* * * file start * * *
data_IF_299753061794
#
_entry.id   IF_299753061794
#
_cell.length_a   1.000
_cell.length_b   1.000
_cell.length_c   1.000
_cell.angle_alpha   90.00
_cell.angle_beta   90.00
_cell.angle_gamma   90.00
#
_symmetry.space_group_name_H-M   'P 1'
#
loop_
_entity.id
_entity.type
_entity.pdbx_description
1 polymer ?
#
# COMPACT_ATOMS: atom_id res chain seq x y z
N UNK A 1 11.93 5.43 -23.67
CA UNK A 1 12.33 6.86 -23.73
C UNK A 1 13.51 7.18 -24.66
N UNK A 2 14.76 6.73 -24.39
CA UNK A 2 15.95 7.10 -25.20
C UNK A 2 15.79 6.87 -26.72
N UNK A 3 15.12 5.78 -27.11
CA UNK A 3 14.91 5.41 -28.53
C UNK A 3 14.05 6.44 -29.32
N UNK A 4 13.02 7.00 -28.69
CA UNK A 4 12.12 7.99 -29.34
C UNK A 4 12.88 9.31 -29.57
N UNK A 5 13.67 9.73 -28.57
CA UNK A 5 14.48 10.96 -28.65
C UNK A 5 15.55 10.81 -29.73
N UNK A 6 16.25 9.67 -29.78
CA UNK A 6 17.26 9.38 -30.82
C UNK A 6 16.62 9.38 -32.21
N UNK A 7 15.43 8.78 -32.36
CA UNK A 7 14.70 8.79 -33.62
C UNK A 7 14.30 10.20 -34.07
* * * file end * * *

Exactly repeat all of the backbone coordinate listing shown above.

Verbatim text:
data_IF_299753061794
#
_entry.id   IF_299753061794
#
_cell.length_a   1.000
_cell.length_b   1.000
_cell.length_c   1.000
_cell.angle_alpha   90.00
_cell.angle_beta   90.00
_cell.angle_gamma   90.00
#
_symmetry.space_group_name_H-M   'P 1'
#
loop_
_entity.id
_entity.type
_entity.pdbx_description
1 polymer ?
#
# COMPACT_ATOMS: atom_id res chain seq x y z
N UNK A 1 11.93 5.43 -23.67
CA UNK A 1 12.33 6.86 -23.73
C UNK A 1 13.51 7.18 -24.66
N UNK A 2 14.76 6.73 -24.39
CA UNK A 2 15.95 7.10 -25.20
C UNK A 2 15.79 6.87 -26.72
N UNK A 3 15.12 5.78 -27.11
CA UNK A 3 14.91 5.41 -28.53
C UNK A 3 14.05 6.44 -29.32
N UNK A 4 13.02 7.00 -28.69
CA UNK A 4 12.12 7.99 -29.34
C UNK A 4 12.88 9.31 -29.57
N UNK A 5 13.67 9.73 -28.57
CA UNK A 5 14.48 10.96 -28.65
C UNK A 5 15.55 10.81 -29.73
N UNK A 6 16.25 9.67 -29.78
CA UNK A 6 17.26 9.38 -30.82
C UNK A 6 16.62 9.38 -32.21
N UNK A 7 15.43 8.78 -32.36
CA UNK A 7 14.70 8.79 -33.62
C UNK A 7 14.30 10.20 -34.07